[Edit: September 20th 2019]
I’ve always believed (and still believe) that Paris is the most beautiful city in the world. However, as time goes by, I find myself more and more drawn to quieter, less populated places. It’s no surprise, then, that I am a little envious of what Kathleen found on Little Sister. Not so much the love of her life (I found mine twenty-five years ago) but the environment, the beauty, the quiet, and the community which prevents it all from being lonely. When I first read When the Stars Sang, in December 2018, my review was short and to the point: « Beautiful! Touching and heartwarming. I loved it. » Still true, but now that I’ve listened to the audiobook version, narrated by Ann Etter, I’m going to try and be a little more specific.
When she arrives on Little Sister, a tiny island off the coast of Maine, Kathleen doesn’t know much about life there, apart from what she remembers from her visits to her grand-mother as a child. She hasn’t set foot on the island in twenty-five years, since the death of her brother. Yet she’s planning on settling there, away from the unhappy place her life has been so far. When her brother died in a tragic accident, her parents more or less forgot all about her. She is so used to not being loved that she has been content so far in a relationship with a woman who mostly seems to want her when she’s ready to leave (she has her own problems to deal with, mainly an abusive father). Not everyone is happy to see Kathleen return to the island, though. The locals are wary of foreigners, or more precisely of rich foreigners whose only interest in the island would be to build huge mansions with no respect for their way of life. And what an interesting way of life it is! The islanders are descendants of First Ones (the people who first lived on the island) and survivors of an Irish ship which capsized near the coast a few generations ago. Their traditions reflect that mix too, taking from both cultures in a very organic way.
At first, some of the islanders are convinced Kathleen won’t last when she realises the ferry doesn’t come everyday, her cell phone won’t work, winds and storms will wreak havoc on electricity and internet access. One of those is the island sheriff, Molly, who holds Kathleen responsible, at least in part, for her brother’s problems, even though she knows how unfair that is. So now you know who’s going to fall in love with whom.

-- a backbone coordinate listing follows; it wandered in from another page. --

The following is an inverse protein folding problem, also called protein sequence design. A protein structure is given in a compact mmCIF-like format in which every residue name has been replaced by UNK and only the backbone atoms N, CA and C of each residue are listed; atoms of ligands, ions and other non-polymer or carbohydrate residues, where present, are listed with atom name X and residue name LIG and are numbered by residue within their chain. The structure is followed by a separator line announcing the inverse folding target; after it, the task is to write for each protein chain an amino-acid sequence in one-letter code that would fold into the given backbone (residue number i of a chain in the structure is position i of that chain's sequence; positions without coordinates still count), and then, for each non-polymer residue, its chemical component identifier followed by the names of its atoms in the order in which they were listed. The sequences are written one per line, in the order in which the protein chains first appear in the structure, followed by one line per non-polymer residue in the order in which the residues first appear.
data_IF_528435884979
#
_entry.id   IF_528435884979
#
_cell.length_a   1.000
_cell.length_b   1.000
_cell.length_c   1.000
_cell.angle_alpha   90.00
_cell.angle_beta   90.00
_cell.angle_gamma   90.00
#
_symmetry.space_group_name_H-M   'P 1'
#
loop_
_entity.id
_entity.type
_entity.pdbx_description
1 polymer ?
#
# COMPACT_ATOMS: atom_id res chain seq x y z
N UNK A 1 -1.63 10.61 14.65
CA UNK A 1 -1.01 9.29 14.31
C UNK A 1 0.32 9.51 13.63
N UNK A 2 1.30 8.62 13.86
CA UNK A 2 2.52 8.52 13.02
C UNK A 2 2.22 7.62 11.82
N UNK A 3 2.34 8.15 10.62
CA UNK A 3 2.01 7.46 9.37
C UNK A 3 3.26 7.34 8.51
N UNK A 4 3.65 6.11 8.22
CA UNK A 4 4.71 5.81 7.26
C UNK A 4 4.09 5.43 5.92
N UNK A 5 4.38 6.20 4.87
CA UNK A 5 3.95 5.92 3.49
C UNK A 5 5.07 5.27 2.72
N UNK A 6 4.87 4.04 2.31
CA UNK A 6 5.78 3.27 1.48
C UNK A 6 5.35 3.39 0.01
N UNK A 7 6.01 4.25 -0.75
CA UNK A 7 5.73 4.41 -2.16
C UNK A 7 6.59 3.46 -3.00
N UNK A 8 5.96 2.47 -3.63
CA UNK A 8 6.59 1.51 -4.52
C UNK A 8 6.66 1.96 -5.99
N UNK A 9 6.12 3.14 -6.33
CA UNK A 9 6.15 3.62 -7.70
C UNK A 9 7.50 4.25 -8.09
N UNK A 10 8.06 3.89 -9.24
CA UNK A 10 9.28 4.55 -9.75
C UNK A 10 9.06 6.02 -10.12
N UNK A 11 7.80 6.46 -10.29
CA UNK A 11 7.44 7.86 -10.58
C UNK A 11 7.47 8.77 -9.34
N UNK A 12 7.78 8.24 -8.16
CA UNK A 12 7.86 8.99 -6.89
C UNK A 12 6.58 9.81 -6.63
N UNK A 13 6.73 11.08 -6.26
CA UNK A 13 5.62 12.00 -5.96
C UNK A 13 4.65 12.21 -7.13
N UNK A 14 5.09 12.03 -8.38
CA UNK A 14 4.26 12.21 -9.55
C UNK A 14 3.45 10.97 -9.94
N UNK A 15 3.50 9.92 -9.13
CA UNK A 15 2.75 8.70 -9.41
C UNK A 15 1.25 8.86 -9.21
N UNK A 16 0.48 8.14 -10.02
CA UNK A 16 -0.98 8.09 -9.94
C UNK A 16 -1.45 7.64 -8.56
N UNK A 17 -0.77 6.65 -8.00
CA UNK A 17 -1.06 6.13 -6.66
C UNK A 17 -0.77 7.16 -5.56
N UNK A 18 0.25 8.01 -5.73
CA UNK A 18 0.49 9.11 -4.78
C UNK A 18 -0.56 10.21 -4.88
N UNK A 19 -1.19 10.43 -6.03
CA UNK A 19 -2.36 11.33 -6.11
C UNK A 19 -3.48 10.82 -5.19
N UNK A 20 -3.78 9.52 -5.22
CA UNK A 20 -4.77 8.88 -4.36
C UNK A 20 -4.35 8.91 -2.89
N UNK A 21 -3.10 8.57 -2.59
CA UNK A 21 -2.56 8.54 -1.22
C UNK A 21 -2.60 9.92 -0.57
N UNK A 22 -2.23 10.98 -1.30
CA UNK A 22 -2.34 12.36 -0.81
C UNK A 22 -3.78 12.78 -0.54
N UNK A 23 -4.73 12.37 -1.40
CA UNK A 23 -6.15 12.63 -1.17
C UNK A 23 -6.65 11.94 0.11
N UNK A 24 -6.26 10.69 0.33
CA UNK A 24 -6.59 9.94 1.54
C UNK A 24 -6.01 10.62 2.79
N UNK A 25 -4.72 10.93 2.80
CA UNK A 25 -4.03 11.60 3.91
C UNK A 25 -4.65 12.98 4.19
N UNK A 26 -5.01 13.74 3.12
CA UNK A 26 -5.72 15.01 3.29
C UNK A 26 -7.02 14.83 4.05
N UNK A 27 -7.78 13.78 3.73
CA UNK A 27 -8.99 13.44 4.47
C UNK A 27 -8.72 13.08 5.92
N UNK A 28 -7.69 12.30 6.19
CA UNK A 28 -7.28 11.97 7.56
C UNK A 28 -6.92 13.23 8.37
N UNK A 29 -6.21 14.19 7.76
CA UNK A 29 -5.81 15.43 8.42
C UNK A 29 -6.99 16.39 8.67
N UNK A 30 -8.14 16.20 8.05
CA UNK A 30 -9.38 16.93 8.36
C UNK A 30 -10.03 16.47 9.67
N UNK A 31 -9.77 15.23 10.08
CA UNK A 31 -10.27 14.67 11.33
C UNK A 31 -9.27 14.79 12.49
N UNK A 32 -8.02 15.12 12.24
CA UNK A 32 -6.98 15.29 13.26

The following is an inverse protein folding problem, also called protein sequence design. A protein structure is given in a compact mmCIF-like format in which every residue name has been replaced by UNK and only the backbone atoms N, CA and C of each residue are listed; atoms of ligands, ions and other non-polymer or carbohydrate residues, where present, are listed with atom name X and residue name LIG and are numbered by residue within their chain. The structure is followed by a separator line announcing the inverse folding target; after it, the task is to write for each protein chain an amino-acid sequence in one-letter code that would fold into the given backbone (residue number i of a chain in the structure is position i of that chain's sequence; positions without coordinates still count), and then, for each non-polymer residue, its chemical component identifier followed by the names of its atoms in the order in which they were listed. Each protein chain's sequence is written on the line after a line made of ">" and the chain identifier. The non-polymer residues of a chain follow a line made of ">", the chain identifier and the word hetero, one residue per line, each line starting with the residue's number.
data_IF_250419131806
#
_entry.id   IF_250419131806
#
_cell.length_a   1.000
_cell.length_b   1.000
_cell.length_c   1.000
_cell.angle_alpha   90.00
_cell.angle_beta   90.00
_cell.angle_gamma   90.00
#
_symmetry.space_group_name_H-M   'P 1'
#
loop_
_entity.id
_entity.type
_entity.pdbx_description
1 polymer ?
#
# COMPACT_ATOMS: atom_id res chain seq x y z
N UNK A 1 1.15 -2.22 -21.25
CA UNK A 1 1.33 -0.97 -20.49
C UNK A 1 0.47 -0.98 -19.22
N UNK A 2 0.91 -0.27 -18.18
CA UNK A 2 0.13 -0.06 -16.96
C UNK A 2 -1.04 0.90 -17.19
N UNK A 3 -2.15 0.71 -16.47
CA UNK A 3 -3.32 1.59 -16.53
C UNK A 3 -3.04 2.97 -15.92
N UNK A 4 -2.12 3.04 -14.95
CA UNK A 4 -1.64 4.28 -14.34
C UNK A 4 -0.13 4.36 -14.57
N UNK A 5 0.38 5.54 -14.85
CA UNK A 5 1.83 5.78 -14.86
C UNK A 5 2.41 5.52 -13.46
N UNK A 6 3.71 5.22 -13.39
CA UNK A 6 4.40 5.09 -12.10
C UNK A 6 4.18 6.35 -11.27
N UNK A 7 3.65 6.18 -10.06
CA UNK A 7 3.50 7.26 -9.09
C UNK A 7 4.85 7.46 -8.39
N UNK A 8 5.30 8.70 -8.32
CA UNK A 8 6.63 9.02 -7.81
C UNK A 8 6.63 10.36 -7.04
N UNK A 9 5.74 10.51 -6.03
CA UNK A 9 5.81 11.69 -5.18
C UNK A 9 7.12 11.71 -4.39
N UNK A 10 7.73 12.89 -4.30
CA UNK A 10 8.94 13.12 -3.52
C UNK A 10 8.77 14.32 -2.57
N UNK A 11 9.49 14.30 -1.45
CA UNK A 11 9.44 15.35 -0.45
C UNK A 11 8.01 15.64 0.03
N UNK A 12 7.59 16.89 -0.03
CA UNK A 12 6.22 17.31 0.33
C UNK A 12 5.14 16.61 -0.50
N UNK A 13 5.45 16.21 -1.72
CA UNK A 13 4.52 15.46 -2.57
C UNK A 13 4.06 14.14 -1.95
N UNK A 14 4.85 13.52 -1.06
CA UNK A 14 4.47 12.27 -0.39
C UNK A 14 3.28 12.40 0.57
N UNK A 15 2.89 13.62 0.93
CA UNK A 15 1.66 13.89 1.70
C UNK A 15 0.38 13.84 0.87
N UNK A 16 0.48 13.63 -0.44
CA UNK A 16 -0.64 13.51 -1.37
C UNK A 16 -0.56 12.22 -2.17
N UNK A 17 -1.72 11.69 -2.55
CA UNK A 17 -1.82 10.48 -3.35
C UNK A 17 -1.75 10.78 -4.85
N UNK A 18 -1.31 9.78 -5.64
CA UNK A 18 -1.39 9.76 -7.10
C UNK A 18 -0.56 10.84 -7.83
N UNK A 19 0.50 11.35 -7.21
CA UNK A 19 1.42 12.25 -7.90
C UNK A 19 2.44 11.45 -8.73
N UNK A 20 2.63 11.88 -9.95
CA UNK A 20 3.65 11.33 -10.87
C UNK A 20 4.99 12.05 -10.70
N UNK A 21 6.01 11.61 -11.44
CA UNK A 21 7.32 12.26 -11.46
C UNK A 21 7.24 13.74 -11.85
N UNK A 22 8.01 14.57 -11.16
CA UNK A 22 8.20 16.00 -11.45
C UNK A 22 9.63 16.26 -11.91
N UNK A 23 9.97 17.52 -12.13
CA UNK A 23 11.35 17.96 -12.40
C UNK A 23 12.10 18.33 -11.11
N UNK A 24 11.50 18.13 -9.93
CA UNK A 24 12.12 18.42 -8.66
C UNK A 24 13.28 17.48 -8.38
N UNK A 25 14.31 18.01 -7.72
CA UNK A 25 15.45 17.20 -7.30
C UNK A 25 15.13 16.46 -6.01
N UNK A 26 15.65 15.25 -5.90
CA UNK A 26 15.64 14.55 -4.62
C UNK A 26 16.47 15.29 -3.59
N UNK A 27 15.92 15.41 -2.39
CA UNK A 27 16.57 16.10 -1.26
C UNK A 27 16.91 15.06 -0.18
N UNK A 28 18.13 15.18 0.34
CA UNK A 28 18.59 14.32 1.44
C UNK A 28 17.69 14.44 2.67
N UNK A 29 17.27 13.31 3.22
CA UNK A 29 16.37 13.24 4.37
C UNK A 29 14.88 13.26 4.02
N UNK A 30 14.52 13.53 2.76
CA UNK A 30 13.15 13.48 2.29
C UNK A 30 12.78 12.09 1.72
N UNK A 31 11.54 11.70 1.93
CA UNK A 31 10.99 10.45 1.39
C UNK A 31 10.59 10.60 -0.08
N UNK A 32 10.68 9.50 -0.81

I loved watching Kathleen shed her unhappy and reserved self and grow into herself on the island. The process didn’t seem painful but it wasn’t easy either. « You’re serious? » is probably the question she asks the most in the course of the story, as she finds out about the ways of the island. Other reviewers have commented on the lack of chemistry between Molly and Kathleen, and I can’t disagree, since their relationship seems to come from a more cerebral place, from learning to know and respect and trust each other. Also, the environment, the island itself, its history, its customs play a huge role in their relationship, and the two of them are just part of it. The other inhabitants of the island are another. I can’t list all the secondary characters, but each and every one of those mentioned at some point in the book has depth and a real personality (even the dog, the cat and the gull).
As always with Caren J. Werlinger’s books, I am left with a lingering feeling of poetry and something surreal, almost dreamlike, but definitely heartwarming.